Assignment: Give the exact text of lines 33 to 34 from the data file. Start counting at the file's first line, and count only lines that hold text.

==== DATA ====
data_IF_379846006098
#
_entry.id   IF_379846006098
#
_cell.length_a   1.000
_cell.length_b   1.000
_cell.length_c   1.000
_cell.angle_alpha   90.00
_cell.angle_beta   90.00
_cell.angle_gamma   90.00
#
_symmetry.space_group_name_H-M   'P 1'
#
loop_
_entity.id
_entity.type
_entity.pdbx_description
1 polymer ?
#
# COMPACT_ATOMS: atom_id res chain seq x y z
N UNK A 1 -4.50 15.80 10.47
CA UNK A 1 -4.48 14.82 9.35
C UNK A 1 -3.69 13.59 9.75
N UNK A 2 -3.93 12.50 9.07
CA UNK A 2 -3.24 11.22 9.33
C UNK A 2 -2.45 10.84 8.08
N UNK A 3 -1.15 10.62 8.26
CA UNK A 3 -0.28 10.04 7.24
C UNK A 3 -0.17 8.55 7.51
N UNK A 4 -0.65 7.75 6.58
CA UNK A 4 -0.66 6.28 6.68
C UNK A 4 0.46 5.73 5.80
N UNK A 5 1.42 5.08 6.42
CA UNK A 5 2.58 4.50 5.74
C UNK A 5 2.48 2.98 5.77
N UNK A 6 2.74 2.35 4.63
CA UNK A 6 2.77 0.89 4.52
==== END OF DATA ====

N UNK A 5 1.42 5.08 6.42
CA UNK A 5 2.58 4.50 5.74